lots of textures,lots of geometry

I’m creating a tile based puzzle game, hopefully with up to 256x256(65536 individual squares) tiles, eventually modeled and animated as 3d cubes.

Using procedurally generated individual geoms, nodes and nodepaths like in the procedural-cube sample I can get around 64x64 tiles before I become cpu limited. I get around 15 fps with a fairly powerful computer and without having any kind of game logic, which should be fairly cpu intensive.

How should I be constructing the game world model so that I can have many instances of a model with individual characteristics and still have good performance?

I’m thinking that’s going to be pretty tough as far as performance goes.

I was working on a system recently that had 7^3 animated spheres arrayed in 3 dimensions. Whenever the spheres were all in the screen space things got slow rather quickly. I think you’re coming up against performance constraints. If you run nodepath.flattenStrong() on your cubes you can save some performance but then you won’t be able to individually manipulate them as much.

if it’s about performance. first thing to do is run pstats.

in your case i’m pretty sure you have an extremly high geom-count. which is bad. cause your gpu prefers a few big bunches of geoms over thousands of small ones. and even 4000 cubes can bring down a high-end gpu to a grinding halt.(while it would be able to render 4 million cubes at ease if they would come in a few big bunches).

luckily panda offers many ways to solve this problem. if your tiles are static then flattenStrong() might be the joker. if your tiles contain rigid but moving parts you might prefer the rigidBodyCombiner.if all this fails, panda 1.7.0 which is about to be released very soon introduces support for hardware-instancing which would allow you to do even crazier things.

but flattenStrong and rigidBodyCombiner should do a nice job already.
in any case. have a look at the pstats video tutorial in the documentation section. and give it a run for your application. you’ll immediately see what’s slow and where you need to optimize. feel free to post pstats output here on the forum and ask for detailed advice.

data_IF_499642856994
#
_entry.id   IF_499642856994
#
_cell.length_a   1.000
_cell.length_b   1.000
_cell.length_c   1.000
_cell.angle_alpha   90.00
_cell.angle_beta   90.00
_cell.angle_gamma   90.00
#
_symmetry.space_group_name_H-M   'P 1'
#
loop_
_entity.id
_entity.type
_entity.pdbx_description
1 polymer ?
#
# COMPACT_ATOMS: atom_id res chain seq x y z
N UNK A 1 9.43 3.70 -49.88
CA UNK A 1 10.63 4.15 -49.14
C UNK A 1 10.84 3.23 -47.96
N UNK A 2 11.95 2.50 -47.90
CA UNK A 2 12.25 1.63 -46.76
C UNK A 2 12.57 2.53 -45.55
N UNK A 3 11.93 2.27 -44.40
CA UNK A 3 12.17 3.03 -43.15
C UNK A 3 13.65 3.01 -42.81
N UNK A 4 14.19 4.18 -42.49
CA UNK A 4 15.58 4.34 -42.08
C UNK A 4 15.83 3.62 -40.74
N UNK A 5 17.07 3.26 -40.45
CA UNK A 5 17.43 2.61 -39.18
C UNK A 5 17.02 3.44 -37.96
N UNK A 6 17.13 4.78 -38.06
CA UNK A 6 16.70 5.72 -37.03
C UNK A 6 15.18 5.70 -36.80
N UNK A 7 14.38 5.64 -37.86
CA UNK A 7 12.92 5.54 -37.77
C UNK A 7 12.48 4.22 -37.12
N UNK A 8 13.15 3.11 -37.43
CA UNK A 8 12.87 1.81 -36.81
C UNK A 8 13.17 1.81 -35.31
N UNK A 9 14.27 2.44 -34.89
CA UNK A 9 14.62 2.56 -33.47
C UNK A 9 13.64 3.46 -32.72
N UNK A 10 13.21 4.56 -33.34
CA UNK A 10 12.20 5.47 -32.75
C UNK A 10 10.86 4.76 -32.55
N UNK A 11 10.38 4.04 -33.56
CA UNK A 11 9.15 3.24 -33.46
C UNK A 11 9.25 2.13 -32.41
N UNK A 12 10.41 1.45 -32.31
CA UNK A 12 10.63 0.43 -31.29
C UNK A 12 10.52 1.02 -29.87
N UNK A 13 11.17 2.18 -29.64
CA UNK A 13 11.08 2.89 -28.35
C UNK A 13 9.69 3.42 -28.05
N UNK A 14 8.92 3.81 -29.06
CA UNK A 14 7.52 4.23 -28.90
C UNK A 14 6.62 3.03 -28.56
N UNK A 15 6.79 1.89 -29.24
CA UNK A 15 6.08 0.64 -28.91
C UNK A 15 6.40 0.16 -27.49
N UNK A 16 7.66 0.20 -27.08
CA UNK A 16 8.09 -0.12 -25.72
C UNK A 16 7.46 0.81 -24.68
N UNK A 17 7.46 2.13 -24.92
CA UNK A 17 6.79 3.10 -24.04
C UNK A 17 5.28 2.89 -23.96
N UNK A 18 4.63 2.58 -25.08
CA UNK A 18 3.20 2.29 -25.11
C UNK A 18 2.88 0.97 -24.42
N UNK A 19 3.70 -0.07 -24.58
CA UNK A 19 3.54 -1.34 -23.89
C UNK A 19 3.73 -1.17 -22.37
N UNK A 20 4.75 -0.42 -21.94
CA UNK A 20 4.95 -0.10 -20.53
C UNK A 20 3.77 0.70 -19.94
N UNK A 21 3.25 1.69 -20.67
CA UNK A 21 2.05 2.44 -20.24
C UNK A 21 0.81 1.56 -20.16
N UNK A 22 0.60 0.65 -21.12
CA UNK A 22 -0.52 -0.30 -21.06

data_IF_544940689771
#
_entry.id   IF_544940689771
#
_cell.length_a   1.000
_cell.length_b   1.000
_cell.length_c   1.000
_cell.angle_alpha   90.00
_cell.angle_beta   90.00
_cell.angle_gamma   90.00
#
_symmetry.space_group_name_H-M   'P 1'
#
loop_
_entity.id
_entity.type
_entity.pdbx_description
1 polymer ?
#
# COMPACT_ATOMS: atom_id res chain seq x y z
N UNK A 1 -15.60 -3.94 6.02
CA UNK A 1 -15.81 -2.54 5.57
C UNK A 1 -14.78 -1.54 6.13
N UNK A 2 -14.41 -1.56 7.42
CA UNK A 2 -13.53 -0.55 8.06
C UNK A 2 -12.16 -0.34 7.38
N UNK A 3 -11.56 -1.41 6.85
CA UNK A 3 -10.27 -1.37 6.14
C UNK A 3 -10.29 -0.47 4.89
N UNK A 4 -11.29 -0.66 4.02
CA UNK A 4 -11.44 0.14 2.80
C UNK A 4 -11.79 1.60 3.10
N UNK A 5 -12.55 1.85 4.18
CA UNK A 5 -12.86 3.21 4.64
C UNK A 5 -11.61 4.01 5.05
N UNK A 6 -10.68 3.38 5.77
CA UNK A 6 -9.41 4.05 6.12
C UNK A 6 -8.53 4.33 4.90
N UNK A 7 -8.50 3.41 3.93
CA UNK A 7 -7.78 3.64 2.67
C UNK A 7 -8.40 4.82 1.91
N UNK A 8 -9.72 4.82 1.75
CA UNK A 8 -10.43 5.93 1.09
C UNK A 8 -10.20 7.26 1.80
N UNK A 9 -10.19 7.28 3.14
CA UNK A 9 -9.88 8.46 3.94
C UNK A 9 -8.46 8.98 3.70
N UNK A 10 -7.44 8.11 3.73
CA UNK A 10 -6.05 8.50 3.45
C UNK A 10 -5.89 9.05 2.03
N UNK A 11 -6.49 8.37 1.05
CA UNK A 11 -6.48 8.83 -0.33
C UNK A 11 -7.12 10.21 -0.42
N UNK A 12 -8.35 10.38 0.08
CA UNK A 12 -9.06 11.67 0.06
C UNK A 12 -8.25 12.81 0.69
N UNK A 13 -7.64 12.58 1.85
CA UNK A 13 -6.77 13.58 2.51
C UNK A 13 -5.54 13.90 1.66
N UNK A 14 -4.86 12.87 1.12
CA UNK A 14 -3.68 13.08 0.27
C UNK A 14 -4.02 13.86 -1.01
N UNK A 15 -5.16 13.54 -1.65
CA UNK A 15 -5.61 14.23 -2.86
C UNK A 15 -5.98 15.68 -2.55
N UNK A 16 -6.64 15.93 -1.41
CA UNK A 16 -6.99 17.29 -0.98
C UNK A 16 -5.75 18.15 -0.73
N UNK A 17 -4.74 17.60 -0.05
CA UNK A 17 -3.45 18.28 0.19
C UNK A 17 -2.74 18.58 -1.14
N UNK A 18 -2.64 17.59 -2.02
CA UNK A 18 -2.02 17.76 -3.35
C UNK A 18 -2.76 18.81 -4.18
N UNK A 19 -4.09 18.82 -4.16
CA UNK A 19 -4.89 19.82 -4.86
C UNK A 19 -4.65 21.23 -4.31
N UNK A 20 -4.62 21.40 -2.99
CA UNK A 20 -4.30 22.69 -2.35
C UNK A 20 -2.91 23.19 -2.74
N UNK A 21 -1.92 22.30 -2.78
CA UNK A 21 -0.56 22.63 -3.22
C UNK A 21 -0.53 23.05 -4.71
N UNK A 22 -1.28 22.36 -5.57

Thanks for the information, people will be working on the puzzle in certain areas, so possibly one technique would be to break the world into discreet chunks, flatten those chunks into static pieces then just rebuild the piece that gets changed?

64x64 = 4096 geoms, so if you have all of them in view, your GPU will most likely choke.

Rather than flattening, you could change your geometry-generating code to generate every tile as primitive into a single Geom, rather than having one Geom per tile.

Alternatively, create one tile and use hardware instancing to duplicate it a few hundred times.

as long as you dont rebuild it every frame it’s totaly fine to rebuild and flatten parts of it again.

rdb, Can I apply individual textures and colors to the primitives if I put everything into one geom?

I can apply individual vertex colors when I build the vertex data, there wouldn’t be a way to change the colors after it’s all put together would there? If I save the vertex data can I just change the original values?

Ouch, that’s gonna be tricky. You could indeed try to use flattening the RigidBodyCombiner to flatten parts that have the same texture together.

Okay breaking up the world into chunks and running flattenStrong on it works(back up to 55+fps, thanks!) but running flattenStrong takes forever, building the initial geometry goes from 1-2 seconds to 20-30 seconds, any ideas about that?

You could construct the final geometry by hand yourself, I guess, with the use of the GeomVertexWriter, instead of creating lots of little pieces and flattening them all together. I’m not sure if this would be faster, though, since you’d be doing a low-level iteration in Python. It might be faster. Ideally, you could do this iteration in a C++ module, and call it from Python.

Or, you could come up with a caching mechanism: flatten the geometry once, then save it to disk and reload it in the future. That may help, depending on your application.

David

Thanks for all the information, I’ve actually got it to the point where it’s fine for development, I’m going to work on the game logic more before I do any further optimization. I’m sure I’ll revisit this thread in the future though.